Road Work-Zone Crashes Swell as Buffers Vanish
Sunday, October 21, 2007
The five road workers were sitting on a guardrail eating lunch behind a row of orange construction barrels when danger approached. A white Ford Econoline van veered onto the narrow shoulder of Route 29 north, rammed into a parked cement mixer and lost control, slamming into the guardrail. Martin Ruffin, 30, was killed instantly. James L. Cronin III, 37, died the next day. The others were injured.
Accidents like the tragedy at the routine patching job Aug. 13 in Montgomery County are on the rise on highways around Washington. More and more, distracted, speeding motorists are hitting workers building roads for new development, laying utility lines and paving, resurfacing or rebuilding roads and bridges that, with age and unlikely replacement, now need constant attention.
The number of work-zone crashes reached 2,781 in Maryland in 2005, up from 2,134 in 1997; fatalities doubled to 14 in 2002 and have hovered there since. Virginia, where massive projects at the Woodrow Wilson Bridge and the Springfield Mixing Bowl have increased construction zones, now averages 2,300 such crashes a year, highway officials said.
Motorists, not workers, are the victims in 80 percent of the accidents, safety officials say. The number of people hit and killed in highway work zones nationally rose to 1,074 in 2005, from 693 in 1997, according to the National Highway Traffic Safety Administration.
To slow the record number of construction-zone accidents and fatalities, Maryland officials plan to propose an aggressive remedy when the General Assembly convenes in January. They want to double fines for speeding, to a maximum of $2,000, and mount cameras in work areas to catch speeding cars. The safety measures could also penalize negligent drivers with points on their licenses.
"All things should be screaming at you to slow down," said John D. Porcari, Maryland's transportation secretary. "We're all living in traffic, and now there are implications for safety."
Porcari stressed that speed cameras -- deployed this year on residential streets and around schools in Montgomery -- would be solely a safety tool, not a strategy to write tickets. The administration of Gov. Timothy M. Kaine (D) plans to propose similar legislation this winter to allow cameras in Virginia, where speeding fines in work zones doubled in 2003 to $500.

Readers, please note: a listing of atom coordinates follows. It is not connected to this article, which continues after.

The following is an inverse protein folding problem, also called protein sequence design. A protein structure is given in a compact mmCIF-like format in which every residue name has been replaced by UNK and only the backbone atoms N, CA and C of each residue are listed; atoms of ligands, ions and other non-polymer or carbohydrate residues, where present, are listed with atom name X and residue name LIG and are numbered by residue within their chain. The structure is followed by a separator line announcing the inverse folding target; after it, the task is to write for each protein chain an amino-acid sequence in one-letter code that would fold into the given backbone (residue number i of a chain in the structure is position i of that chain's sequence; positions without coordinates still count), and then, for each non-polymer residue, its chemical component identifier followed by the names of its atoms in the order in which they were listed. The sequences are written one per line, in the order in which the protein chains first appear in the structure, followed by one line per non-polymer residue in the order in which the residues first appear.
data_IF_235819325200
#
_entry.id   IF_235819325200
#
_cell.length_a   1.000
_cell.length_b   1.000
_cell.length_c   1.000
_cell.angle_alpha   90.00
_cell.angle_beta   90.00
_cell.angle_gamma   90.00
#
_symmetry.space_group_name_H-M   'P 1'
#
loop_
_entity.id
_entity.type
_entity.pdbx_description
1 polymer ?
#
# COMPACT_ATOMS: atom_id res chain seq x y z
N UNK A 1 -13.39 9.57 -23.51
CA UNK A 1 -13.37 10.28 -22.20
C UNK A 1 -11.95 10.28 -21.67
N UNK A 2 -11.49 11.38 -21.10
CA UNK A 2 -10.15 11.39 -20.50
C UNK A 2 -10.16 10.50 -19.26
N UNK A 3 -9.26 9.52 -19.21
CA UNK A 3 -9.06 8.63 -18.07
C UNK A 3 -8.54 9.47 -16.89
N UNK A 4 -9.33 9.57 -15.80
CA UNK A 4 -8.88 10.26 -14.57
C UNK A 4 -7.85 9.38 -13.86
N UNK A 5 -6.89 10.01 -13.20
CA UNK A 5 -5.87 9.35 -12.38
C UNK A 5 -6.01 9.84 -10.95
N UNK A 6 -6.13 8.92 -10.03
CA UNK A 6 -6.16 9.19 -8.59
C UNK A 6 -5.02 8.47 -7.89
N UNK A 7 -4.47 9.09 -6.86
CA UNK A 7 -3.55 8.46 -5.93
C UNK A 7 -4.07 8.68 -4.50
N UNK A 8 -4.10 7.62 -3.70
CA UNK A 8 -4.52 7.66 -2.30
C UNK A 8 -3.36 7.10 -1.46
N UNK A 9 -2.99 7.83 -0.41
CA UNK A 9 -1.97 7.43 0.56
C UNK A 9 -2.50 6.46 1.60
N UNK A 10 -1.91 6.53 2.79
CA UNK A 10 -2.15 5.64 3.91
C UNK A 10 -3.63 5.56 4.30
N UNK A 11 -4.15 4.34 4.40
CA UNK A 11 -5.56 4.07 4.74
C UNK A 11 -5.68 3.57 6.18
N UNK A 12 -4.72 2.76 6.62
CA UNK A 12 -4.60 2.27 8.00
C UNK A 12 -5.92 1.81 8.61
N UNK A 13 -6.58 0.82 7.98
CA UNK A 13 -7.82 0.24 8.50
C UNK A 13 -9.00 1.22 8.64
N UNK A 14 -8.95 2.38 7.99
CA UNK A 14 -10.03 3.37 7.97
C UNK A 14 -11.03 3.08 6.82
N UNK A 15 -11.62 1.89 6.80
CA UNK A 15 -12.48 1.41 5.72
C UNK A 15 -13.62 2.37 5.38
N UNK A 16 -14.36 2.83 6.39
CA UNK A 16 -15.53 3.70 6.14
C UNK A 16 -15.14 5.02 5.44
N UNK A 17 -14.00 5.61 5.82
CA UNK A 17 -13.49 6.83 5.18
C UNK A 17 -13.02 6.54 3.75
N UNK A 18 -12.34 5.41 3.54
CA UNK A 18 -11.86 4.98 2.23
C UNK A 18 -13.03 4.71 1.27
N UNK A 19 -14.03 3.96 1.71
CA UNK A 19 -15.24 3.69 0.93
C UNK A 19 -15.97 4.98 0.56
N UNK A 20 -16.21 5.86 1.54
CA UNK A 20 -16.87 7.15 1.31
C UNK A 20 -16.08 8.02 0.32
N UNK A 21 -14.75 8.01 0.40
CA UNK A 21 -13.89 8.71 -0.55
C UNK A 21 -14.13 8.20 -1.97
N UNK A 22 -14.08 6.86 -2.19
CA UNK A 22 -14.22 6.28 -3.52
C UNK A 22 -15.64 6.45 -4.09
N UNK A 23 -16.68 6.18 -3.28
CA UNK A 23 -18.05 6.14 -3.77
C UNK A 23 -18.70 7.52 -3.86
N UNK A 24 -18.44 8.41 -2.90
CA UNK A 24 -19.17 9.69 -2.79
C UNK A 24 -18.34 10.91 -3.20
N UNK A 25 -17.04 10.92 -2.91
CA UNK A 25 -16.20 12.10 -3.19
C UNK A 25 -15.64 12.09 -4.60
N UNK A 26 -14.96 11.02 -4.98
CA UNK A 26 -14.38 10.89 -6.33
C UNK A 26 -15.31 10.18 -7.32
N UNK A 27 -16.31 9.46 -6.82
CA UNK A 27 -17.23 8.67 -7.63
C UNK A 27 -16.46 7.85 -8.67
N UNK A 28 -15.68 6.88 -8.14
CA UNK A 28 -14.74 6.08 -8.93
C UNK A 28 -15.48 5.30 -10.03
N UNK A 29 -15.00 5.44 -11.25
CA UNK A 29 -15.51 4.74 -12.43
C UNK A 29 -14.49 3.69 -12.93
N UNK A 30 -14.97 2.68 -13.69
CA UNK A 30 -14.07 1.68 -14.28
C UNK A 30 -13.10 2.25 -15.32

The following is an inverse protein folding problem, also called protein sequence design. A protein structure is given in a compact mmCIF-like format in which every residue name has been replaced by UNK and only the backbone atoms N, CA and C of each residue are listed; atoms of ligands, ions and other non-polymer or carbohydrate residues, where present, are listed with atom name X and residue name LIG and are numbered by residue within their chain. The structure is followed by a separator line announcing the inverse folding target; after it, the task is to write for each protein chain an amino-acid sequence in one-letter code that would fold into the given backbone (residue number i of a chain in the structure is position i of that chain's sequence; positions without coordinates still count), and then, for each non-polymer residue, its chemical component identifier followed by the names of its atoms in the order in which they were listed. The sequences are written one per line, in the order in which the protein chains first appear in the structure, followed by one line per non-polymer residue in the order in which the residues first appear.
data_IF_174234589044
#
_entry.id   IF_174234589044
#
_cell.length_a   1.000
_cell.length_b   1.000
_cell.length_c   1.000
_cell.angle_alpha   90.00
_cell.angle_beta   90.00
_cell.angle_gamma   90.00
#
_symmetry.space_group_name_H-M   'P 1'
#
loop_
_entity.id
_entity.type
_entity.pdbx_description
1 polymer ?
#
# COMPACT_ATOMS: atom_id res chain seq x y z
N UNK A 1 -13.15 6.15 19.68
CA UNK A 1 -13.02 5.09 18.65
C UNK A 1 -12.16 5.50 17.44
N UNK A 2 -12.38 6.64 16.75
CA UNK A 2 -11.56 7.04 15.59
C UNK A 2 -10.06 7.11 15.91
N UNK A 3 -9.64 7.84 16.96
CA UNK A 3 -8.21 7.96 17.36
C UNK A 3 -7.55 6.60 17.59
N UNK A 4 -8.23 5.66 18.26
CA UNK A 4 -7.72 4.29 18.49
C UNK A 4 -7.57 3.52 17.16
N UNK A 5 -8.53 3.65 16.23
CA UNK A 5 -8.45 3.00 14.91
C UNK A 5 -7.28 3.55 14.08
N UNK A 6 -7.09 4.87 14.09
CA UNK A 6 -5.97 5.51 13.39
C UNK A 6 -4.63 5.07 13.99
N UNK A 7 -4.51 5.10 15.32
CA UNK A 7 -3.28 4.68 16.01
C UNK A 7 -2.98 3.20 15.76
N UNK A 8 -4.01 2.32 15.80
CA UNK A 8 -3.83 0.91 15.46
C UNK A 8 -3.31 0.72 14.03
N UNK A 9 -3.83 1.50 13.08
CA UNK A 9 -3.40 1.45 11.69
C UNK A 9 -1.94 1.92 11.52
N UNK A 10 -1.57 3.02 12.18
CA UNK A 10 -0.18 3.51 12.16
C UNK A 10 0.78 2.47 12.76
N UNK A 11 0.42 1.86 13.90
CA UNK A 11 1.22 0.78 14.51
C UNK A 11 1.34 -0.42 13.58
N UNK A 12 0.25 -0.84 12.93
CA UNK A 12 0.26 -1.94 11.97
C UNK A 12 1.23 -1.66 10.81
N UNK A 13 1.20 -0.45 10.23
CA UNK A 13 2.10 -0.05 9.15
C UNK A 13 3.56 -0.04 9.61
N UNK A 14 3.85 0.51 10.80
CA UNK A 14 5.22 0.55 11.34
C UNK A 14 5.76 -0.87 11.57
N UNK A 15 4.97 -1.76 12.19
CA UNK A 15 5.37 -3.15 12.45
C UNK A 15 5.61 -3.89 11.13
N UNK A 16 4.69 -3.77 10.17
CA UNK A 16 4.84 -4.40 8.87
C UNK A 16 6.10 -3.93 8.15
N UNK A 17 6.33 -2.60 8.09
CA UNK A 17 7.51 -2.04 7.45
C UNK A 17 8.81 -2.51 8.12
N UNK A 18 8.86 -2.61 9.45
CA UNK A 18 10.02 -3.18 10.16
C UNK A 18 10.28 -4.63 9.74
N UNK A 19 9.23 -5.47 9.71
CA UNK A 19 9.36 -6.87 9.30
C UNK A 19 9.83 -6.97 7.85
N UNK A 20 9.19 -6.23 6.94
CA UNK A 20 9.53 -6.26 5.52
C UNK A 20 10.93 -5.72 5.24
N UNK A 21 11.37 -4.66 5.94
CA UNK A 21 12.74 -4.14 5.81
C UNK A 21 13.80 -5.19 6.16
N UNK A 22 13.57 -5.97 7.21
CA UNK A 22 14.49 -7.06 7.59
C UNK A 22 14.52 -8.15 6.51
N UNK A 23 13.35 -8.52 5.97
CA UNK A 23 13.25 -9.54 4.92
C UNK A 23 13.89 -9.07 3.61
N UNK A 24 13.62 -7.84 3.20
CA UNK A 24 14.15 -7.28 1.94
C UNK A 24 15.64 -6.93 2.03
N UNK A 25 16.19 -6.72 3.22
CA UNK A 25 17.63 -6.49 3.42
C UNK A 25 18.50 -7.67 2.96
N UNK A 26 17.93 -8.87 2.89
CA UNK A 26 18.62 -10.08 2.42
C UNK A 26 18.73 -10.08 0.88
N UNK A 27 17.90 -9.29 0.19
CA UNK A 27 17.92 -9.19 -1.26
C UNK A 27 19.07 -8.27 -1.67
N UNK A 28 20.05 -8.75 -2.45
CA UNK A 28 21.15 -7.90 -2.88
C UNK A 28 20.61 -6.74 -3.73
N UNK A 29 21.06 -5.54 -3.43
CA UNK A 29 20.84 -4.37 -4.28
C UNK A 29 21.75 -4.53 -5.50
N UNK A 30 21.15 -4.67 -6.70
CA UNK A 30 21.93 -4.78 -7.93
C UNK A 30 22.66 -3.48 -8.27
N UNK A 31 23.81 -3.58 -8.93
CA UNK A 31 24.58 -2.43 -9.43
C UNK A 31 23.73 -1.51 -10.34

But photo enforcement has met resistance in both states, where lawmakers from both parties have blocked legislation because of privacy concerns.
In the District, speeding on 14th and 16th streets and Georgia Avenue, busy commuter routes with ongoing construction, prompted a City Council committee to vote this month for doubled speeding fines in work zones. "We're being terrorized by Maryland drivers," said council member Jim Graham (D-Ward 1), who sponsored the emergency legislation. City traffic makes speeding more difficult, but "on a lot of streets, if you're going 35 miles per hour in a work zone, that's speeding," he said. The council will consider adding photo enforcement, he said.
The heightened awareness of work-zone accidents comes at a time when highway officials often must carve work areas into traffic to keep vehicles moving on the nation's second-most-congested road network. On the Capital Beltway one Monday night last month, a crew dismantling the underside of a bridge above the highway was separated from oncoming cars by a row of orange cones.
"Sometimes, that's the only thing between us and the live traffic," said Dennis Crowe Sr., project coordinator for the Beltway job to replace a 50-year-old bridge deck on Rockville Pike. "A cone or a barrel. You hope and pray the people driving by you aren't putting on makeup or reading the paper."
There are about 300 construction zones on Maryland roads at any time -- a record number, officials say. Once, highway engineers in the Washington area could close several lanes of traffic at a time for road work. Now, if motorists used to cruising down shoulders in search of exit ramps are squeezed into a single lane, they may not get to work on time. So work areas must be temporary, minimally disruptive to traffic and small -- so small that there's nowhere for a state trooper or police officer to pull over a speeding motorist.